9. Spread more compound around the outside of the hole, securing the paper to the wall.

  10. Allow the compound to cure, sand the area, and primer and paint.

Drywall Replacement

Holes larger than 6 inches require more support to protect the surrounding wall and keep the patch from slipping or bulging over time. In this case, you need to remove more walls around the hole for an even patch. 

Head to the hardware store and purchase a large square of drywall to overlap several inches with the hole. You will also need two small pieces of scrap wood just larger than the hole. Here's how to patch drywall with extra support:

  1. Double-check that there are no wires directly surrounding the hole. Hire a drywall contractor for assistance if needed.

  2. Place the square of new drywall over the hole and trace the square onto your wall.

  3. Use your drywall saw to remove the whole square from your wall so your new patch fits perfectly.

  4. Secure two pieces of scrap wood inside the wall behind the square, preferably on either side. Use two drywall screws per each side of the wood. These supports are known as furring strips.

  5. Place the new patch against the furring strips and in the square-cut hole.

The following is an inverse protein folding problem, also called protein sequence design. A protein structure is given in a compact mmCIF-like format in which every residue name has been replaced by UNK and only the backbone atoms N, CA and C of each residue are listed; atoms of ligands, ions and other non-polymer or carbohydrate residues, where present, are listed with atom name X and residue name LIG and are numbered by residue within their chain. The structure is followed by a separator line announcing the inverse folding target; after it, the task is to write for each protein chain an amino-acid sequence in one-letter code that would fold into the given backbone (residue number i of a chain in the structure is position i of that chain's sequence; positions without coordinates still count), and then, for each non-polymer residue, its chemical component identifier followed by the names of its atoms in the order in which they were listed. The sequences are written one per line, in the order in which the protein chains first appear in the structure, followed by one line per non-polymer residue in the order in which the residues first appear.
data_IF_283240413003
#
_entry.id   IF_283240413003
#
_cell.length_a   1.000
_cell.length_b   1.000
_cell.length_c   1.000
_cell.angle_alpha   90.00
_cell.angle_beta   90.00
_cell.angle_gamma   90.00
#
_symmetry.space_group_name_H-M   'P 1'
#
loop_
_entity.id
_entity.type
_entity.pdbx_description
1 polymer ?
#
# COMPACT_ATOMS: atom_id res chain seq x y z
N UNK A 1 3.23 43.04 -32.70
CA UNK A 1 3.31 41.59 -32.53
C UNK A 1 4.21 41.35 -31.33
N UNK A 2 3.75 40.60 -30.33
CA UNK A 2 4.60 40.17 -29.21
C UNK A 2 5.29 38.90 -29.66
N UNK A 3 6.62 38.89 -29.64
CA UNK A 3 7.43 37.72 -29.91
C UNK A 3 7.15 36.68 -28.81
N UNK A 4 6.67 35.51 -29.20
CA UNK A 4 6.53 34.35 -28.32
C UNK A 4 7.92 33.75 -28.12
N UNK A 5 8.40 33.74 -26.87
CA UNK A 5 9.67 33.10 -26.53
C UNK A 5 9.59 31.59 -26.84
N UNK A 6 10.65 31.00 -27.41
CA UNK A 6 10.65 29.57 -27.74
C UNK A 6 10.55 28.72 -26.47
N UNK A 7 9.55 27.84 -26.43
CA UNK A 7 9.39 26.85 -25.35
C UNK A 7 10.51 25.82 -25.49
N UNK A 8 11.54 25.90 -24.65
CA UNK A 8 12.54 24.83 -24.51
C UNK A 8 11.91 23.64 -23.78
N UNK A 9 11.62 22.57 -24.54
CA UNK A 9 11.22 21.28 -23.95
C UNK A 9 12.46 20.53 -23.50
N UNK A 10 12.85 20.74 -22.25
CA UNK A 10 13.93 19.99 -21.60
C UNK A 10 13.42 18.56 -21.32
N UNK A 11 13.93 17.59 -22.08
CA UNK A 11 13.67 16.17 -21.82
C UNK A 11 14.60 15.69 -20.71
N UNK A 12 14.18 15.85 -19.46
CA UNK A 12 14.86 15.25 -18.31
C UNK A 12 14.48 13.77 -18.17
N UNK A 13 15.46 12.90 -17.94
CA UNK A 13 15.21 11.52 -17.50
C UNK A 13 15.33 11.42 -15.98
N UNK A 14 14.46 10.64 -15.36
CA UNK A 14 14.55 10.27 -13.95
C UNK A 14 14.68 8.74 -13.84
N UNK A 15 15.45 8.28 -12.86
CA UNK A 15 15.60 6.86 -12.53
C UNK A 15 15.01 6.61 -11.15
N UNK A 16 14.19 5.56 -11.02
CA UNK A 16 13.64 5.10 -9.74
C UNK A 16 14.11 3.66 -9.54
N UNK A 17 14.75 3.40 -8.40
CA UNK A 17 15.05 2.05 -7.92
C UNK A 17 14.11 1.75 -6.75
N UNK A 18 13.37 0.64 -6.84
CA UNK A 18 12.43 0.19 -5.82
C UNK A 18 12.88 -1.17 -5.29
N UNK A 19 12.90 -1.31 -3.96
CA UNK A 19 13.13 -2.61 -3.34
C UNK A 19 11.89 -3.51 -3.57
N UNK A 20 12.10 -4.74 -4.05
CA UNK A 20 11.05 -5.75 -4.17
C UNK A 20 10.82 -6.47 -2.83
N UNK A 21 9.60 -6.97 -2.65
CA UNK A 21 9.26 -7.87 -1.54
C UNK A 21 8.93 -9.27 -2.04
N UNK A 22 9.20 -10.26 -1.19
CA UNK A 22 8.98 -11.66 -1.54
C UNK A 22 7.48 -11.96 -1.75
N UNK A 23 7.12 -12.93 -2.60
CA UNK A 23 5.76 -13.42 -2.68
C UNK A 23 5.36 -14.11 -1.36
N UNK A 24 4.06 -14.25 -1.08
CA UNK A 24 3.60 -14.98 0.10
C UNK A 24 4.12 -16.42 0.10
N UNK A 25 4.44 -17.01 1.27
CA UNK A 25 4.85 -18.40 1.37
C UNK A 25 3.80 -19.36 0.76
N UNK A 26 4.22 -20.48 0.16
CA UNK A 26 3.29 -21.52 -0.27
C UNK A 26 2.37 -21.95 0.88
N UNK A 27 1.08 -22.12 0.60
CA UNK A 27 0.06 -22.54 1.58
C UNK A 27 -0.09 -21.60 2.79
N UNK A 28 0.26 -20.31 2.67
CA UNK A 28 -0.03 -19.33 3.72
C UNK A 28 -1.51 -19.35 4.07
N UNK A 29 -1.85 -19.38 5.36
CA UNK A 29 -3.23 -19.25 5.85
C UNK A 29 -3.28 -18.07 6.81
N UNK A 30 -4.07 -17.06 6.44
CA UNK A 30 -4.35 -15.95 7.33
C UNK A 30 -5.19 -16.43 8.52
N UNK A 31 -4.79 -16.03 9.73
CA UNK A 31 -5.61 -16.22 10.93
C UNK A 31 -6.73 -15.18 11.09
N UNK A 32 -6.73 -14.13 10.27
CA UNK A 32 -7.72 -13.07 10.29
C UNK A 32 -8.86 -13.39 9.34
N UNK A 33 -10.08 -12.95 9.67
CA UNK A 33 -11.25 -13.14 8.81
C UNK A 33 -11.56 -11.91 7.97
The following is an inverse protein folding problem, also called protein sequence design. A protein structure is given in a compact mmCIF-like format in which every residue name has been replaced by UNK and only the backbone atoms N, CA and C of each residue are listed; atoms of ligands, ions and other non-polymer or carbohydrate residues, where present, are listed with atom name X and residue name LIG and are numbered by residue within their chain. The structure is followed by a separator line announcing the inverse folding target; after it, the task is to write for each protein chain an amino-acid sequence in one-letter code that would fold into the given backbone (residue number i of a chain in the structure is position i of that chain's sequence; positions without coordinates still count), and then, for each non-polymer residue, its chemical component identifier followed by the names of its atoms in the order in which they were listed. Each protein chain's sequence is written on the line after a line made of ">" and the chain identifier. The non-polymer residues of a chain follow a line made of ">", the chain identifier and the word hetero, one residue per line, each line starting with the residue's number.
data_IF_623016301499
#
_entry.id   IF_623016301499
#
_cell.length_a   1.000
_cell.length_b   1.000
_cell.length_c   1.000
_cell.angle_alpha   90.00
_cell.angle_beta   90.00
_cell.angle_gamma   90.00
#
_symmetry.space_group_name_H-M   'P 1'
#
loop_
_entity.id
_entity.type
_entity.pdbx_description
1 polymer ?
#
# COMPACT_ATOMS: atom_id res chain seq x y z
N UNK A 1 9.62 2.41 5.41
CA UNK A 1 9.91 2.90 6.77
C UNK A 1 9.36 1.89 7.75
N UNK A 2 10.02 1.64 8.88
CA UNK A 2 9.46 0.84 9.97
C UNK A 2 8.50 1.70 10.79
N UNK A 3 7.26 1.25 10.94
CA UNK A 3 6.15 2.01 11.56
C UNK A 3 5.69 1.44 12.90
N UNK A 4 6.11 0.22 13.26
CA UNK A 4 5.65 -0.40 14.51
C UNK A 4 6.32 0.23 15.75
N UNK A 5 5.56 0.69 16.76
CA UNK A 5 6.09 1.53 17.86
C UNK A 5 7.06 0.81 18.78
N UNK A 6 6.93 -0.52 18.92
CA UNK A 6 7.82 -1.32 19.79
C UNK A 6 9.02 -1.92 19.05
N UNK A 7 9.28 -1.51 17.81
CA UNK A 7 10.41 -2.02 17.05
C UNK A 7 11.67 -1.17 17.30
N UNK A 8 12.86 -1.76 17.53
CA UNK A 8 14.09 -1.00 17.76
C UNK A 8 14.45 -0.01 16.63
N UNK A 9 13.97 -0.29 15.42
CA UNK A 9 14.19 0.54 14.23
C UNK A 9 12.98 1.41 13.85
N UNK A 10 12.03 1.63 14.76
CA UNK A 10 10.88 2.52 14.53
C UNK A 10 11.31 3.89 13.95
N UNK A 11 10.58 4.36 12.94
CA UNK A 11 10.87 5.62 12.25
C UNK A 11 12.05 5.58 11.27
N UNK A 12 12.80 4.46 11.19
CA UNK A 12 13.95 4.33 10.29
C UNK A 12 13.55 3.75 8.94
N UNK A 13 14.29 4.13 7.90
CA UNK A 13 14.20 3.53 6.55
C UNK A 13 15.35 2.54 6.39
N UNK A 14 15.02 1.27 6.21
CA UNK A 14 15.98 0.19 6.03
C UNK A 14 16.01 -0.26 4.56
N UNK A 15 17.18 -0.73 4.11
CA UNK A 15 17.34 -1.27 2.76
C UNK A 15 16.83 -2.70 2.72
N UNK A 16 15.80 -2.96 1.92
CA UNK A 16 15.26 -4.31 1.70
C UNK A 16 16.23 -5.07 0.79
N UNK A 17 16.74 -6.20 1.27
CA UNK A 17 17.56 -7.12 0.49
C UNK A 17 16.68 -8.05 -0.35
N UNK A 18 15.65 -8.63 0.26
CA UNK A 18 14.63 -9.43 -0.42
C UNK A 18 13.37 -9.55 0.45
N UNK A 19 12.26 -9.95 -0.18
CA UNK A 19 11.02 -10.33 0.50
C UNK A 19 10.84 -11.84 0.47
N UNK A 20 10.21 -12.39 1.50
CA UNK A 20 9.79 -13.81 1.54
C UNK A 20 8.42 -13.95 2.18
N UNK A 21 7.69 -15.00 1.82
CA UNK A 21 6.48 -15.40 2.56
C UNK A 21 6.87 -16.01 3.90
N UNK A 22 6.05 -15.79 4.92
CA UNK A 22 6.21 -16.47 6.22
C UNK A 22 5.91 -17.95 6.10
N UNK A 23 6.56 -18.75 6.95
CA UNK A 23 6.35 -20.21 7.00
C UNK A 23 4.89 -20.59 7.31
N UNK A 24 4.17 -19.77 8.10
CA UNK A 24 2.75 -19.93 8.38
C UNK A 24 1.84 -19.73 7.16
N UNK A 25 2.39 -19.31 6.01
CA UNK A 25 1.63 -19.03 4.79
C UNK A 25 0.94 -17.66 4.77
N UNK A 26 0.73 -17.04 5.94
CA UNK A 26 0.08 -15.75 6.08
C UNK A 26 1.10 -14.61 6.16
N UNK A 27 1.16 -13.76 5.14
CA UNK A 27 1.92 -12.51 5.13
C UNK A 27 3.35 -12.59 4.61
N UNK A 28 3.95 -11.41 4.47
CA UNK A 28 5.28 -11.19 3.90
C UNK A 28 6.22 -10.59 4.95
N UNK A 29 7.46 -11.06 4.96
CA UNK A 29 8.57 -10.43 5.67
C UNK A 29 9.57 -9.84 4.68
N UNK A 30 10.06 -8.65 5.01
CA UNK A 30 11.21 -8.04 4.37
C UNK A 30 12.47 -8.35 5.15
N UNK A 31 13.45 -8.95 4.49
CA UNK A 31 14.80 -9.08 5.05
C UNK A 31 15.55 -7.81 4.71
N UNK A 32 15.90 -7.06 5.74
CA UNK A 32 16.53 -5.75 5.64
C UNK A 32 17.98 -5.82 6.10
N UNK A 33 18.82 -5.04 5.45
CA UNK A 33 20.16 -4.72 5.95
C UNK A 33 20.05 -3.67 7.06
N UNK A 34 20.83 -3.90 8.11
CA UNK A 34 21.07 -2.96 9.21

6. Screw the patch into the furring strips with drywall screws.

  7. Surround the edges of the patch with adhesive drywall tape or joint compound tape.

  8. Cover the whole patch in compound, focusing on the edges first. 

  9. Wait for the compound to dry, sand the area, and add primer and paint.  

How to Prevent Holes in Drywall

Accidents happen, especially around the soft drywall material. However, you can install a few small additions to your home to protect your walls. Here are some ideas for avoiding dings, scratches, and holes in your drywall.

  • Install corner wall guards in high-traffic rooms.

  • Install a doorknob bumper on the knob or the wall.

  • Add baseboard corner beads to protect trim around the floor and chair rail.

  • Adjust the hinges of your door or cabinet doors to keep them from hitting the drywall.

  • Consider low-sheen paint to cover imperfections in high-use rooms or durable acrylic to prevent scratches.

  • Cover all holes and dents with high-quality patches, spackle, or compound.

DIY Patching Drywall Holes vs. Hiring a Pro 

Learning to fix drywall holes under 6 inches is an easy DIY project that does not require breaking out the saw or the screw gun. If you're uncomfortable with either of these—or if the hole sits up against wiring and plumbing—we recommend calling your local drywall contractor.

If you decide to hire a professional, they typically charge around $60 per hour on average. Overall, the cost to hire a professional drywall contractor is between $300 and $1,100, depending on the extent of the damage and any additional labor requests.

Frequently Asked Questions

Yes, patching a drywall hole is a relatively easy DIY if the hole is smaller than 6 inches. The options with minimal tools are spackle, joint compound, drywall patches, paper joint tape, and butterfly patches. You can also patch a large hole in drywall with a replacement patch, but you’ll need to be comfortable sawing around the hole and adding supportive wood brackets before proceeding.